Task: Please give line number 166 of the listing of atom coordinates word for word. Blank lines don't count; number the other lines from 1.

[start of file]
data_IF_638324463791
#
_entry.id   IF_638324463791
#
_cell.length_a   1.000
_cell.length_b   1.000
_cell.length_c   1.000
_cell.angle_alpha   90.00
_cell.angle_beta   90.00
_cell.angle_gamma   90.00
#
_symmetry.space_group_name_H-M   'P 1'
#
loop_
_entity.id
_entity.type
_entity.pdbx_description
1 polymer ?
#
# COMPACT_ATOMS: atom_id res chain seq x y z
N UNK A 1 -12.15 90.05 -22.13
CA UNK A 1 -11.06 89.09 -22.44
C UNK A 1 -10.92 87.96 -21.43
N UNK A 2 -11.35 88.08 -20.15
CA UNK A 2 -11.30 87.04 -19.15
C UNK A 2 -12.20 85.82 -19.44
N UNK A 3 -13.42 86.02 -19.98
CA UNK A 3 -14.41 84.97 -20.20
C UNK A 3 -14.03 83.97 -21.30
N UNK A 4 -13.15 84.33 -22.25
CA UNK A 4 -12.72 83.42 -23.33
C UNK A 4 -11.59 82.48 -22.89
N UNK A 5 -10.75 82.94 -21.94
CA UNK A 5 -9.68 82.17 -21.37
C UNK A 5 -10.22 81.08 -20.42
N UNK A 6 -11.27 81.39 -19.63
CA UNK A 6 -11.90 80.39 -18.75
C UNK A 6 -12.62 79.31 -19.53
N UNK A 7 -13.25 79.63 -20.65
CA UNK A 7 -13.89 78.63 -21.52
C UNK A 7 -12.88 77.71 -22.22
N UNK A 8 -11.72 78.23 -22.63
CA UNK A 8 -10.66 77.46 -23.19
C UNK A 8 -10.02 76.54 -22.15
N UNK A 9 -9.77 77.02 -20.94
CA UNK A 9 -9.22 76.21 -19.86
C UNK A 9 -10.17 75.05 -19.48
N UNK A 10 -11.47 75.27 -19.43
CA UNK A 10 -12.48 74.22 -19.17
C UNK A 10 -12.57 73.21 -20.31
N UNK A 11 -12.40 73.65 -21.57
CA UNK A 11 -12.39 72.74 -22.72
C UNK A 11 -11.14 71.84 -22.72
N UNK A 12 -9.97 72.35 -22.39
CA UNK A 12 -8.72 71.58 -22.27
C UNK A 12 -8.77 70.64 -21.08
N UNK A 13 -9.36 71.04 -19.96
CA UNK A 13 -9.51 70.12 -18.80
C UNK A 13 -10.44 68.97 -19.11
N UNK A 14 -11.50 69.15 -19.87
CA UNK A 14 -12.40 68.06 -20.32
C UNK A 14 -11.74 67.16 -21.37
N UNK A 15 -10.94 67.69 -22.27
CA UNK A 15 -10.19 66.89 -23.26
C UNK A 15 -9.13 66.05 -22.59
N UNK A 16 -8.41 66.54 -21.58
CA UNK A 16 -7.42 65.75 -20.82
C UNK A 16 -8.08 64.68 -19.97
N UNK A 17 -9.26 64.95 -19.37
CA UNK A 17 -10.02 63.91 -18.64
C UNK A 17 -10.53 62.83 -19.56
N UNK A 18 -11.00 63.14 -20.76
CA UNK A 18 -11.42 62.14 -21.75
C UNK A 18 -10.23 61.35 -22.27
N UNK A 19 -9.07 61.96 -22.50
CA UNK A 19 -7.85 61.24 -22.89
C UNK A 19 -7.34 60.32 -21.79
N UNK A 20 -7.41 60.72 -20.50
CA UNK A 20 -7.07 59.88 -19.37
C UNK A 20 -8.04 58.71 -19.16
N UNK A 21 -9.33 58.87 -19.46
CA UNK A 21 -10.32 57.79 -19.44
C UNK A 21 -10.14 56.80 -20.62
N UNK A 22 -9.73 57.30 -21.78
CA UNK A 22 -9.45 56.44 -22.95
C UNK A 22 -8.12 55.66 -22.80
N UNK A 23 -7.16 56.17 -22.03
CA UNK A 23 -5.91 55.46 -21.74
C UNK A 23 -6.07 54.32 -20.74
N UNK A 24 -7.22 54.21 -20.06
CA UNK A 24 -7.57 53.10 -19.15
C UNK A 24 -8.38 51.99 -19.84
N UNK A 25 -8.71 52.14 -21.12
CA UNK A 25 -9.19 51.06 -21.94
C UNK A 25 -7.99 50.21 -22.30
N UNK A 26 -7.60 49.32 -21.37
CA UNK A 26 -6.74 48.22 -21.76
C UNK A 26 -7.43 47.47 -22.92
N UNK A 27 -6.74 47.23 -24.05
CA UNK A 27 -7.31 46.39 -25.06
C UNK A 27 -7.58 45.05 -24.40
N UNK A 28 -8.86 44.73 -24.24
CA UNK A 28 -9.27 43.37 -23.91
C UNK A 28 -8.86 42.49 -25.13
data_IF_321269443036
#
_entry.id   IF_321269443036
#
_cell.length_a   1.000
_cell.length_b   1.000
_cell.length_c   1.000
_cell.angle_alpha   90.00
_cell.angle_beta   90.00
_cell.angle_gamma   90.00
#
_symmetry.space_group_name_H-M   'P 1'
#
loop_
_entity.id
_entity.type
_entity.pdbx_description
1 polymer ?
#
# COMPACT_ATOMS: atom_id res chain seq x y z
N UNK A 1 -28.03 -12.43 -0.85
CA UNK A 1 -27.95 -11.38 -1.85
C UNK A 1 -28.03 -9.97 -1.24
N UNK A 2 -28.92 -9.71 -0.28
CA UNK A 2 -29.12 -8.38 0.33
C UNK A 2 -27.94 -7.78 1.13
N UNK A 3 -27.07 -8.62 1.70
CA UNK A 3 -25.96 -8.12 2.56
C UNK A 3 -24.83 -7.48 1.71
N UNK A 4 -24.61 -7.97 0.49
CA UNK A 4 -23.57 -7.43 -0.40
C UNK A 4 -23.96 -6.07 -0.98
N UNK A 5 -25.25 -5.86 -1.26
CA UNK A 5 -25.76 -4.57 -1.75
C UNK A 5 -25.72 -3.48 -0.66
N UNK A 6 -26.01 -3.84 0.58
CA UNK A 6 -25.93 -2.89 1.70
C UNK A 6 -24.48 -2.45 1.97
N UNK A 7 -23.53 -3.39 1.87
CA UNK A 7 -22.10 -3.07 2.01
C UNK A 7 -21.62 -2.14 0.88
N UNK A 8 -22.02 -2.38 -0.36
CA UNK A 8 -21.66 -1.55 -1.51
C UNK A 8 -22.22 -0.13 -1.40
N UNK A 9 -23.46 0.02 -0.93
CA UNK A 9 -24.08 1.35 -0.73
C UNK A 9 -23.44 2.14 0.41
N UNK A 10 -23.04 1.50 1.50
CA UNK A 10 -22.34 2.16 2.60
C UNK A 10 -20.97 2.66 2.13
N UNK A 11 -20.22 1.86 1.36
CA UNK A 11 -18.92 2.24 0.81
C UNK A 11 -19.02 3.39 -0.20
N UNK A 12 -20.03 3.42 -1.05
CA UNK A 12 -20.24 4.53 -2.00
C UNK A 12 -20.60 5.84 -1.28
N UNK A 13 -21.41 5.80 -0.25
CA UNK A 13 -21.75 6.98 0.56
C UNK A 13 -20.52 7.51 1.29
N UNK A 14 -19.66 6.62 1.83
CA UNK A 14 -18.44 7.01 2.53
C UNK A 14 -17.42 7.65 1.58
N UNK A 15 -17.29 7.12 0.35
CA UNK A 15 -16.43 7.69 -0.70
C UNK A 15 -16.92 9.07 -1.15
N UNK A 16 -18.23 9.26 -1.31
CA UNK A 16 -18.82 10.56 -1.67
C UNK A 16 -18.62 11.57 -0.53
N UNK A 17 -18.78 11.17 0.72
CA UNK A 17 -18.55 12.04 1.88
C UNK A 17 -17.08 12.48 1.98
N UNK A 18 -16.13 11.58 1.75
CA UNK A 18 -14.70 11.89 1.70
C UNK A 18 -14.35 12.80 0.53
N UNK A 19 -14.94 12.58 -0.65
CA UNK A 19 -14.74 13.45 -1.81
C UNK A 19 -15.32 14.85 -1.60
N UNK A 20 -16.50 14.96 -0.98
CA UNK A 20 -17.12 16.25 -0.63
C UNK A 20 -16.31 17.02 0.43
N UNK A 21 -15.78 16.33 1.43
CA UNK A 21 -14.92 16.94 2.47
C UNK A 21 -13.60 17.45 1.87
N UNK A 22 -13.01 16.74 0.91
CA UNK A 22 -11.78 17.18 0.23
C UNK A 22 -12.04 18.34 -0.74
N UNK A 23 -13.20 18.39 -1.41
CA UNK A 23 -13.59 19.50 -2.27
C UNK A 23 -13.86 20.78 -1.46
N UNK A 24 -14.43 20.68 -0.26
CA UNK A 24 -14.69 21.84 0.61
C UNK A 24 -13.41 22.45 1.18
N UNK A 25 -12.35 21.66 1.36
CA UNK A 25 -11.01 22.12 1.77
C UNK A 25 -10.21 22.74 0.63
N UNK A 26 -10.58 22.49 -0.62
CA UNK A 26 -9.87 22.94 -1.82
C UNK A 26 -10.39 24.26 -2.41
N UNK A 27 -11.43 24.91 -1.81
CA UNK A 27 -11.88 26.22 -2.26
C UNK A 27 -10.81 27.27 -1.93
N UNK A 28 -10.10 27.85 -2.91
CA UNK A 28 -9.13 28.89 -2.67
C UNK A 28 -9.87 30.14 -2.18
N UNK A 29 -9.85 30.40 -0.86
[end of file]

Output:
C UNK A 14 -17.42 7.65 1.58